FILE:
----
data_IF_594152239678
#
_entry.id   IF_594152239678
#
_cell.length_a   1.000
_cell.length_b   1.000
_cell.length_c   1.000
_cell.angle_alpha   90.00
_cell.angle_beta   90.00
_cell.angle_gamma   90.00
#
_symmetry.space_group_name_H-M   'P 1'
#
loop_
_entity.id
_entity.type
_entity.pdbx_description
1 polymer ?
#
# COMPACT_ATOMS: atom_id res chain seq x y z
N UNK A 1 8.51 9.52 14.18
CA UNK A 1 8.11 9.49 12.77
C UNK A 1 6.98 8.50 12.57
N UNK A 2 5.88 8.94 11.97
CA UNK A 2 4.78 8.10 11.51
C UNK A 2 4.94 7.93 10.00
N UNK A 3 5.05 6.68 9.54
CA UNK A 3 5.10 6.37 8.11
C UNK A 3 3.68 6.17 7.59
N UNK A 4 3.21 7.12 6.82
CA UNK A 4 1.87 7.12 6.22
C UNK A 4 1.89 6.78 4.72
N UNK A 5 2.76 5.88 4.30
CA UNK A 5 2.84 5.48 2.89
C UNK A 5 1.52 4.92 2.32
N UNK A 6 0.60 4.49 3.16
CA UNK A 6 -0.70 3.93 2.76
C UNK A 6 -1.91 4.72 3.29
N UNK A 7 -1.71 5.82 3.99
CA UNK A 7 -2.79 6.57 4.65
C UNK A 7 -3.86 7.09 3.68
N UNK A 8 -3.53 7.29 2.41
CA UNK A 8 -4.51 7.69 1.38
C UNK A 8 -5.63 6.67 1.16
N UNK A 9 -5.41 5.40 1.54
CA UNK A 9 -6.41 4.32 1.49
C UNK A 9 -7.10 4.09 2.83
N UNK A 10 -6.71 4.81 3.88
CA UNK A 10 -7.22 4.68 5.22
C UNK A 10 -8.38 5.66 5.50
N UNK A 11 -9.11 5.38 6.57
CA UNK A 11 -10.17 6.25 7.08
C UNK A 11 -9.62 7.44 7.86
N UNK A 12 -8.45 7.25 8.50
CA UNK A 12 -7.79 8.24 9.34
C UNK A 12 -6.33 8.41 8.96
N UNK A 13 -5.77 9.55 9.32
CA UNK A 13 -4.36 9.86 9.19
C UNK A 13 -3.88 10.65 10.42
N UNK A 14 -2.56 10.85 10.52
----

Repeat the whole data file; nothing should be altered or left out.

data_IF_594152239678
#
_entry.id   IF_594152239678
#
_cell.length_a   1.000
_cell.length_b   1.000
_cell.length_c   1.000
_cell.angle_alpha   90.00
_cell.angle_beta   90.00
_cell.angle_gamma   90.00
#
_symmetry.space_group_name_H-M   'P 1'
#
loop_
_entity.id
_entity.type
_entity.pdbx_description
1 polymer ?
#
# COMPACT_ATOMS: atom_id res chain seq x y z
N UNK A 1 8.51 9.52 14.18
CA UNK A 1 8.11 9.49 12.77
C UNK A 1 6.98 8.50 12.57
N UNK A 2 5.88 8.94 11.97
CA UNK A 2 4.78 8.10 11.51
C UNK A 2 4.94 7.93 10.00
N UNK A 3 5.05 6.68 9.54
CA UNK A 3 5.10 6.37 8.11
C UNK A 3 3.68 6.17 7.59
N UNK A 4 3.21 7.12 6.82
CA UNK A 4 1.87 7.12 6.22
C UNK A 4 1.89 6.78 4.72
N UNK A 5 2.76 5.88 4.30
CA UNK A 5 2.84 5.48 2.89
C UNK A 5 1.52 4.92 2.32
N UNK A 6 0.60 4.49 3.16
CA UNK A 6 -0.70 3.93 2.76
C UNK A 6 -1.91 4.72 3.29
N UNK A 7 -1.71 5.82 3.99
CA UNK A 7 -2.79 6.57 4.65
C UNK A 7 -3.86 7.09 3.68
N UNK A 8 -3.53 7.29 2.41
CA UNK A 8 -4.51 7.69 1.38
C UNK A 8 -5.63 6.67 1.16
N UNK A 9 -5.41 5.40 1.54
CA UNK A 9 -6.41 4.32 1.49
C UNK A 9 -7.10 4.09 2.83
N UNK A 10 -6.71 4.81 3.88
CA UNK A 10 -7.22 4.68 5.22
C UNK A 10 -8.38 5.66 5.50
N UNK A 11 -9.11 5.38 6.57
CA UNK A 11 -10.17 6.25 7.08
C UNK A 11 -9.62 7.44 7.86
N UNK A 12 -8.45 7.25 8.50
CA UNK A 12 -7.79 8.24 9.34
C UNK A 12 -6.33 8.41 8.96
N UNK A 13 -5.77 9.55 9.32
CA UNK A 13 -4.36 9.86 9.19
C UNK A 13 -3.88 10.65 10.42
N UNK A 14 -2.56 10.85 10.52